Unless you have a lot of time, I wouldn't recommend trying to convert them to vectors yourself (except for the first one, that's pretty basic). Instead, try Vector Magic; it puts LiveTrace to shame.
posted by LuckySeven~ at 6:45 PM on May 6, 2009

Got an alternative thought: 3d laser scanner.

Finding one may be a trick but there may be service companies that would do the scan. What you get can be taken into a 3d program then you should be able to find exactly whats at the surface plane. The laser scanners give a massive data point cloud so on second thought there is probably a specialized program to extract the surface you need. Good ol'google found one.
posted by sammyo at 6:47 PM on May 6, 2009

Ha, low tech idea. Fill in everywhere with putty or plasticine in a contrasting color. Scrape the surfaces carefully, photograph in high contrast. Vectorize.
posted by sammyo at 6:51 PM on May 6, 2009

Your ultimate goal is what? Reproduction of the images?

Depending on just how good you need them to look and how large they will end up being, an ultra-high-res scan of them (after being leveled and threshold-ed) might just do the trick. You don't necessarily need a vector image for high, sharp quality (it doesn't hurt, though). If you're cutting vinyl or something, then yes, you need vector art. If you must do vector, I've read very good things about Vector Magic (and the first two conversions are apparently free), but Inkscape's (also free) AutoTrace may give you the quality you're after, and you can do those conversions til your cows come home.

Ooh, I like the putty idea. Day-glo Fimo? Bright blue mold compound? (pause) Silly putty?
posted by ostranenie at 7:57 PM on May 6, 2009

Take them (or mail them) to someone who can print them for you. There are a ton of independent presses who'd be happy to do it, maybe even nearby, and it would literally take a minute.

Just google "letterpress" and the city you live in. Maybe call the newspaper, since they often have a lot of old gear they couldn't get rid of, and somebody might still use it. I promise you, they'd be happy to do it--especially if you don't need the cuts mailed back.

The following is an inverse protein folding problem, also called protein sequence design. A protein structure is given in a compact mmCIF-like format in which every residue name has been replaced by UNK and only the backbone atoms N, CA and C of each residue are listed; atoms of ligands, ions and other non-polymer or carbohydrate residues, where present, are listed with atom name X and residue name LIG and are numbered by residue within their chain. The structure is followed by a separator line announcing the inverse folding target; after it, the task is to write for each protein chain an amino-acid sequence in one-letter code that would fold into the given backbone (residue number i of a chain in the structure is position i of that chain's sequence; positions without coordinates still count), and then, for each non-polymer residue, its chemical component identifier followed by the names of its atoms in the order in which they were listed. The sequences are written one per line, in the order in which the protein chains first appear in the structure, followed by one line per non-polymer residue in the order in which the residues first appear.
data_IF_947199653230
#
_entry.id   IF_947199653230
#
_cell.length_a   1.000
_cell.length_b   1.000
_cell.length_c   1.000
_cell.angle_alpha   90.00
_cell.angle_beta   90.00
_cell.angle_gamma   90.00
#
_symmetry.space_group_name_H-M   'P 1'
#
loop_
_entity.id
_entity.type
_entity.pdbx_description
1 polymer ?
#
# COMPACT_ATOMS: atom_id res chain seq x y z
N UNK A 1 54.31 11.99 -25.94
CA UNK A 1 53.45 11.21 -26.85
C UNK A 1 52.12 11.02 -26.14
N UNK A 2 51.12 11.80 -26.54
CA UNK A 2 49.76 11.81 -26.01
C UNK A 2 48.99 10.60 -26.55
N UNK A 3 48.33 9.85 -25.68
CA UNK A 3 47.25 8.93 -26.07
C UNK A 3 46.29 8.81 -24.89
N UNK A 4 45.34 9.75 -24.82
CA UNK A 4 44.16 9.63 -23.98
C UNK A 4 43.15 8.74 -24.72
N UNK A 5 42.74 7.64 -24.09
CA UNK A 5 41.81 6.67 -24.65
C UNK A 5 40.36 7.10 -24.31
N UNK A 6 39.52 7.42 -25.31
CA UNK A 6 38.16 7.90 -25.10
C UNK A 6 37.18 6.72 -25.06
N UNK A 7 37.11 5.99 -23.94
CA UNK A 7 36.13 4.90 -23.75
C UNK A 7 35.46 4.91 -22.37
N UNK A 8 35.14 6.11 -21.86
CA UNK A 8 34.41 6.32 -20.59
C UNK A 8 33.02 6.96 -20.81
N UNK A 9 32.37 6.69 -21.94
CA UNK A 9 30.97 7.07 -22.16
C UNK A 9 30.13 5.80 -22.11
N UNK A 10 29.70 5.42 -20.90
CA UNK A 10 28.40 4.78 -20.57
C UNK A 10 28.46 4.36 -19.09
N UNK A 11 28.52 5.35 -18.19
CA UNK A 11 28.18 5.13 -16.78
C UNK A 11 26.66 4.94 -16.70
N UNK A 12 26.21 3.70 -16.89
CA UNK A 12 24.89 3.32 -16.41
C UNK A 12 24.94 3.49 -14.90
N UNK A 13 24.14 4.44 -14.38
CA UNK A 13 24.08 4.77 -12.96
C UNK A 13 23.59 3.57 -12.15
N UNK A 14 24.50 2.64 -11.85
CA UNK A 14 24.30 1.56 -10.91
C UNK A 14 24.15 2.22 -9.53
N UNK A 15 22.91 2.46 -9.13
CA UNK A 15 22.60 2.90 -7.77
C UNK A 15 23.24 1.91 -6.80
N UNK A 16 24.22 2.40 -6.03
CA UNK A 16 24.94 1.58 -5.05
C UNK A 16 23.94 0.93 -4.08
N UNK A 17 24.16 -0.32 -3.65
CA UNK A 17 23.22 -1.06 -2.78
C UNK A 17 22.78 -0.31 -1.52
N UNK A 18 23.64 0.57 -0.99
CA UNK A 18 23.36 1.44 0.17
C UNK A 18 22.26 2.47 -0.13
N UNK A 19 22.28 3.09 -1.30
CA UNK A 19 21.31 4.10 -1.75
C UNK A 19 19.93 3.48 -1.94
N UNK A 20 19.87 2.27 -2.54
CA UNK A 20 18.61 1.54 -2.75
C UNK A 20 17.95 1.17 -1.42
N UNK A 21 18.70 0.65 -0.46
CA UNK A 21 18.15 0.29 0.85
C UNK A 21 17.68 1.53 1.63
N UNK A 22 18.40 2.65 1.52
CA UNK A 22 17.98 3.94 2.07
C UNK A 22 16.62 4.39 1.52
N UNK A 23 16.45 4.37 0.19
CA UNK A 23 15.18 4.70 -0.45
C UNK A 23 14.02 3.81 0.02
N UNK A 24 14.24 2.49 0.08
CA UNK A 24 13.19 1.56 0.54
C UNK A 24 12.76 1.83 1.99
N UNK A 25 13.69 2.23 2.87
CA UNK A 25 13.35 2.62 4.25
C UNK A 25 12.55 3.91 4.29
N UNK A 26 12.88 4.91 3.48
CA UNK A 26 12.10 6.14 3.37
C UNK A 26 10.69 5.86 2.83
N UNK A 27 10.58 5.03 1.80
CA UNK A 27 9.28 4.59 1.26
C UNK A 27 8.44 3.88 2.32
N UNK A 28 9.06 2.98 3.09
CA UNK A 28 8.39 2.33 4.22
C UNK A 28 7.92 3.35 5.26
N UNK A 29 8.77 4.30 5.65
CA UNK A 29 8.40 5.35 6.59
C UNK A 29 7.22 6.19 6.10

posted by Sys Rq at 8:11 PM on May 6, 2009

I've worked with metal cuts on a letterpress in art classes, and I don't really know how you'd get great results without making printer's-ink prints of these — they're designed to make impressions.

Would it be a possibility to obtain black rubber-based printer's ink and a brayer (hand-roller)? You could experiment with rolling the ink onto the cuts and hand-pressing them hard on a stack of soft paper. You'd also need a way to clean the ink off afterward; my print shop uses mineral spirits for this.
posted by dreamyshade at 8:22 PM on May 6, 2009

One thing that might trip you up regarding scanning the metal type itself: metal type is designed to make a letterform, using ink and pressure, in paper. It's not necessarily that letterform in metal— there are ink traps and shapes designed to produce a printed end result under known behaviours of ink and paper.

I'd figure out some way to make printed impressions, even if you have to make your own lockup and makeshift platen press.
posted by a halcyon day at 9:46 PM on May 6, 2009

Hey, we have a platen press on the book repair desk. I be gettin' idears.
posted by Foam Pants at 2:04 PM on May 8, 2009